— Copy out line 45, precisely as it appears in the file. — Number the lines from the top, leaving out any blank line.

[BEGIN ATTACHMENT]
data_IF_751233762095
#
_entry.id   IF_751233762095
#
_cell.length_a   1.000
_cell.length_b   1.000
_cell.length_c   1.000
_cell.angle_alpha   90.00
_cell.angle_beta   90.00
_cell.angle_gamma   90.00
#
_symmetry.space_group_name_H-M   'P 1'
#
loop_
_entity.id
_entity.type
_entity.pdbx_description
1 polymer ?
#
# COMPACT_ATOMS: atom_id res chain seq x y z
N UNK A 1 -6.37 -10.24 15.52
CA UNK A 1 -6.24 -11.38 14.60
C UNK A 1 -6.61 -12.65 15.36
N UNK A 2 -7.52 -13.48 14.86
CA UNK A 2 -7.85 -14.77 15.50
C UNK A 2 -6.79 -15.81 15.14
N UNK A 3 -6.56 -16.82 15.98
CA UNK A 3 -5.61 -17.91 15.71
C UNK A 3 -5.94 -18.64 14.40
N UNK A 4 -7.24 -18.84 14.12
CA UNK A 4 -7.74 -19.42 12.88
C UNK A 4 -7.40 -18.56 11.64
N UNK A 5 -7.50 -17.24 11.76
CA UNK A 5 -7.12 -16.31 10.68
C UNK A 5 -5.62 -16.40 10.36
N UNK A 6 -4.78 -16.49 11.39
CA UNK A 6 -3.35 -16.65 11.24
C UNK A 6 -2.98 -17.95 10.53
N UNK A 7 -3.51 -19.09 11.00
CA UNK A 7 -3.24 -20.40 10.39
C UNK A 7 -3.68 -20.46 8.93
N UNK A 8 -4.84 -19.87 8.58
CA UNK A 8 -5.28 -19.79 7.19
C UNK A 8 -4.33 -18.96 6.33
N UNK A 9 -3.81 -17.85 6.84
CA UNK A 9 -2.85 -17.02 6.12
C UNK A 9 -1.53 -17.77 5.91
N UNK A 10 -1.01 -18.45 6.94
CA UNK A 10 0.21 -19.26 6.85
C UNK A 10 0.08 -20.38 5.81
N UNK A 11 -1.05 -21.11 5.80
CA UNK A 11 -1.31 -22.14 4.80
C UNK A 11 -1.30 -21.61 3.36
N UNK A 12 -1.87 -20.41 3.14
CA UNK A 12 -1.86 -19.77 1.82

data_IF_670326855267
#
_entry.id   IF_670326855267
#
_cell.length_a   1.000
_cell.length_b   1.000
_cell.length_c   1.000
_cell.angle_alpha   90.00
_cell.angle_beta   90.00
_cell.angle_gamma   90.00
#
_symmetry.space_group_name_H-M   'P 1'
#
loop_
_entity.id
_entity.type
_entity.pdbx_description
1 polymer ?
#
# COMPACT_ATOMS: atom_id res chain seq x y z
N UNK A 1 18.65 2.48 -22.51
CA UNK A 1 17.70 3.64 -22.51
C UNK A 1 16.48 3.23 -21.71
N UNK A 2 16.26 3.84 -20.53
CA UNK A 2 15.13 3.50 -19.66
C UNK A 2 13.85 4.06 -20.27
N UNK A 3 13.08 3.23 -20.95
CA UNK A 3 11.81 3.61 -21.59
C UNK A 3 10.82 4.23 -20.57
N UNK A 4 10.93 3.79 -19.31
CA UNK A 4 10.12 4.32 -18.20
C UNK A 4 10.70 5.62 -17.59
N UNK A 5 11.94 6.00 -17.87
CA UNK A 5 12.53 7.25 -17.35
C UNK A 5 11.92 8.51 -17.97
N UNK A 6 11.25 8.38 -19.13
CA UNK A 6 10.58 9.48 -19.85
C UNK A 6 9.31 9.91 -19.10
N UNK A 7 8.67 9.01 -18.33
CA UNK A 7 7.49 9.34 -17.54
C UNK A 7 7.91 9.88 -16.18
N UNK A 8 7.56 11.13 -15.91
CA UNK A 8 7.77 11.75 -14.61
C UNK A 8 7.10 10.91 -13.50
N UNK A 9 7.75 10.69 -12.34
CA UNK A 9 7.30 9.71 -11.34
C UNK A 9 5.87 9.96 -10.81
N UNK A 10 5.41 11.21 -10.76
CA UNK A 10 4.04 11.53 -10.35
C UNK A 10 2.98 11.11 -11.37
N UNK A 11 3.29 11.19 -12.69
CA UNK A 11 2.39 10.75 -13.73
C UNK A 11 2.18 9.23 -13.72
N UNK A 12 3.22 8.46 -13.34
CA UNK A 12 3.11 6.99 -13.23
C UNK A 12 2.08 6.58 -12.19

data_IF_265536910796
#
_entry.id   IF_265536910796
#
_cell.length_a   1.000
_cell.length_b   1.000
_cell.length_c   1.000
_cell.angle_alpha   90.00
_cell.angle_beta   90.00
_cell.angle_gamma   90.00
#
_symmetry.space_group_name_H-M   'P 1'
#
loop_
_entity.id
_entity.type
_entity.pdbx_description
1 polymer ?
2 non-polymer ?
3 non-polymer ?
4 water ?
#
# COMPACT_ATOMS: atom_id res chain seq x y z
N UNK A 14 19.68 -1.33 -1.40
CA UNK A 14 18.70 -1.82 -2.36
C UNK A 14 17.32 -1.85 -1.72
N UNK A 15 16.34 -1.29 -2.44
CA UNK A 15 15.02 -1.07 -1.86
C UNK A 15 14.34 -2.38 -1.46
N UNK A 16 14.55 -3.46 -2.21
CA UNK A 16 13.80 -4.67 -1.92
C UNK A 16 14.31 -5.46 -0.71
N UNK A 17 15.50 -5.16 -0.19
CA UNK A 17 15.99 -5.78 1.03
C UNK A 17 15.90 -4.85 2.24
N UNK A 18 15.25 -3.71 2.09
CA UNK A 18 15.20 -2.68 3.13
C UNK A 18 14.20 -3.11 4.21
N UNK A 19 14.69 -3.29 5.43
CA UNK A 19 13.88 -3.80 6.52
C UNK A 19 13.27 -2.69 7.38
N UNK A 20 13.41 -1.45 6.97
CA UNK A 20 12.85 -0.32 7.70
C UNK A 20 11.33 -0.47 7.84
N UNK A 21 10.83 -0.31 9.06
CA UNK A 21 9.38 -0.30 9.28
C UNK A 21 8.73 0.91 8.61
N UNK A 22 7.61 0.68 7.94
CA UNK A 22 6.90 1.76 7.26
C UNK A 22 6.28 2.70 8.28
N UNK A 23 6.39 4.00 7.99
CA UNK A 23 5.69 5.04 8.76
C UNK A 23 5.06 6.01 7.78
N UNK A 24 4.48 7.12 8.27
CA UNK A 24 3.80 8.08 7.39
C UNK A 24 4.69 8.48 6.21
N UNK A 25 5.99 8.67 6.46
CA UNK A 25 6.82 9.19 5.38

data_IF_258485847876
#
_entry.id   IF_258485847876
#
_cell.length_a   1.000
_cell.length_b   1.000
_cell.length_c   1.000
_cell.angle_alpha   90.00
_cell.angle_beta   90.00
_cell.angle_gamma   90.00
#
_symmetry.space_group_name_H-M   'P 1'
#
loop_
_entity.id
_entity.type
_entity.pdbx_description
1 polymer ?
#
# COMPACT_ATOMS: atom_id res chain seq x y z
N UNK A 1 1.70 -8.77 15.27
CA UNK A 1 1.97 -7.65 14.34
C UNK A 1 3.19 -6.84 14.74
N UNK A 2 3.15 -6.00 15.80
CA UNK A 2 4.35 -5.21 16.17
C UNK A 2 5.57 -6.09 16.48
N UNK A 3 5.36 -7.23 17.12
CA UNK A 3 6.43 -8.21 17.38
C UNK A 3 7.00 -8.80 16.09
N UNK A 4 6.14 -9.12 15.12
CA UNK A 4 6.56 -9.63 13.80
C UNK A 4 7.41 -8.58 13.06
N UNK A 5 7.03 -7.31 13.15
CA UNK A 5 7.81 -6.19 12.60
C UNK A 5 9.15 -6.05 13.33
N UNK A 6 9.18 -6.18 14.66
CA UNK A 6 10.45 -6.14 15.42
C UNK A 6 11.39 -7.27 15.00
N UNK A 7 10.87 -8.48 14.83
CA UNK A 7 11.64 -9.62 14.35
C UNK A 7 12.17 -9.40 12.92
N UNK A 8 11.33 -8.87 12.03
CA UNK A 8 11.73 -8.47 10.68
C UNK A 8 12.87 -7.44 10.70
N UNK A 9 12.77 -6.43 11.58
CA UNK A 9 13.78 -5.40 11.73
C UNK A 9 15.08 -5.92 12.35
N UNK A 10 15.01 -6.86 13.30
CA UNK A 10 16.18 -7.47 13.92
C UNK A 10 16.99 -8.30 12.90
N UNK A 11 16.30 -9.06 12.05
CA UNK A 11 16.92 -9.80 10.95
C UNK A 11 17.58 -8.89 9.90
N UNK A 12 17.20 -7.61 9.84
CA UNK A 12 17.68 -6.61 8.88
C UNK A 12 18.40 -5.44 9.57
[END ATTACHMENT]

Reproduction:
N UNK A 9 -3.81 -17.85 6.84